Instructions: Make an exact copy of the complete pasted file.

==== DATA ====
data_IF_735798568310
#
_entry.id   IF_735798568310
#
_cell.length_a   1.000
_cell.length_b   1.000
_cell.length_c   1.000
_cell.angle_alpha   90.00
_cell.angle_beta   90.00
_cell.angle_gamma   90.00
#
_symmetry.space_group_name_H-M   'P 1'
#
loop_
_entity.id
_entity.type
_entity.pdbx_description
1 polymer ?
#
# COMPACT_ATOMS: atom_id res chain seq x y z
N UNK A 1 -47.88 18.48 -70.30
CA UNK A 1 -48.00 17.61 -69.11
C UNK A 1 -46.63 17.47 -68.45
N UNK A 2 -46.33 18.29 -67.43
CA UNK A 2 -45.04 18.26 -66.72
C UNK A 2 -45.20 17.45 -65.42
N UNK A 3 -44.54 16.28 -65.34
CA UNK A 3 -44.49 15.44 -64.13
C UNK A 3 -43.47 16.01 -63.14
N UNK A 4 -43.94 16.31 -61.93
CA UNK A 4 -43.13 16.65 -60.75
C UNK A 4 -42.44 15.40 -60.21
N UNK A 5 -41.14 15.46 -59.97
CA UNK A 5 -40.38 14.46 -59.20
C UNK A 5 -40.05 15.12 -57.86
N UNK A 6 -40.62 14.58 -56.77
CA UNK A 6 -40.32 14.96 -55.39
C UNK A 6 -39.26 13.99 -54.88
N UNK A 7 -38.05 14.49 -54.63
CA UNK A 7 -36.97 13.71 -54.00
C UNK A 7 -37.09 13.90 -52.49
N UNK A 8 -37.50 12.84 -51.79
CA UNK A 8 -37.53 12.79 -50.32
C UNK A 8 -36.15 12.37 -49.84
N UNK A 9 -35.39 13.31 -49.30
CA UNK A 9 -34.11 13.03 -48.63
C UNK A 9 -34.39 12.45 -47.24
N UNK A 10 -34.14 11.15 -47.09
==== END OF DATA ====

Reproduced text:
data_IF_735798568310
#
_entry.id   IF_735798568310
#
_cell.length_a   1.000
_cell.length_b   1.000
_cell.length_c   1.000
_cell.angle_alpha   90.00
_cell.angle_beta   90.00
_cell.angle_gamma   90.00
#
_symmetry.space_group_name_H-M   'P 1'
#
loop_
_entity.id
_entity.type
_entity.pdbx_description
1 polymer ?
#
# COMPACT_ATOMS: atom_id res chain seq x y z
N UNK A 1 -47.88 18.48 -70.30
CA UNK A 1 -48.00 17.61 -69.11
C UNK A 1 -46.63 17.47 -68.45
N UNK A 2 -46.33 18.29 -67.43
CA UNK A 2 -45.04 18.26 -66.72
C UNK A 2 -45.20 17.45 -65.42
N UNK A 3 -44.54 16.28 -65.34
CA UNK A 3 -44.49 15.44 -64.13
C UNK A 3 -43.47 16.01 -63.14
N UNK A 4 -43.94 16.31 -61.93
CA UNK A 4 -43.13 16.65 -60.75
C UNK A 4 -42.44 15.40 -60.21
N UNK A 5 -41.14 15.46 -59.97
CA UNK A 5 -40.38 14.46 -59.20
C UNK A 5 -40.05 15.12 -57.86
N UNK A 6 -40.62 14.58 -56.77
CA UNK A 6 -40.32 14.96 -55.39
C UNK A 6 -39.26 13.99 -54.88
N UNK A 7 -38.05 14.49 -54.63
CA UNK A 7 -36.97 13.71 -54.00
C UNK A 7 -37.09 13.90 -52.49
N UNK A 8 -37.50 12.84 -51.79
CA UNK A 8 -37.53 12.79 -50.32
C UNK A 8 -36.15 12.37 -49.84
N UNK A 9 -35.39 13.31 -49.30
CA UNK A 9 -34.11 13.03 -48.63
C UNK A 9 -34.39 12.45 -47.24
N UNK A 10 -34.14 11.15 -47.09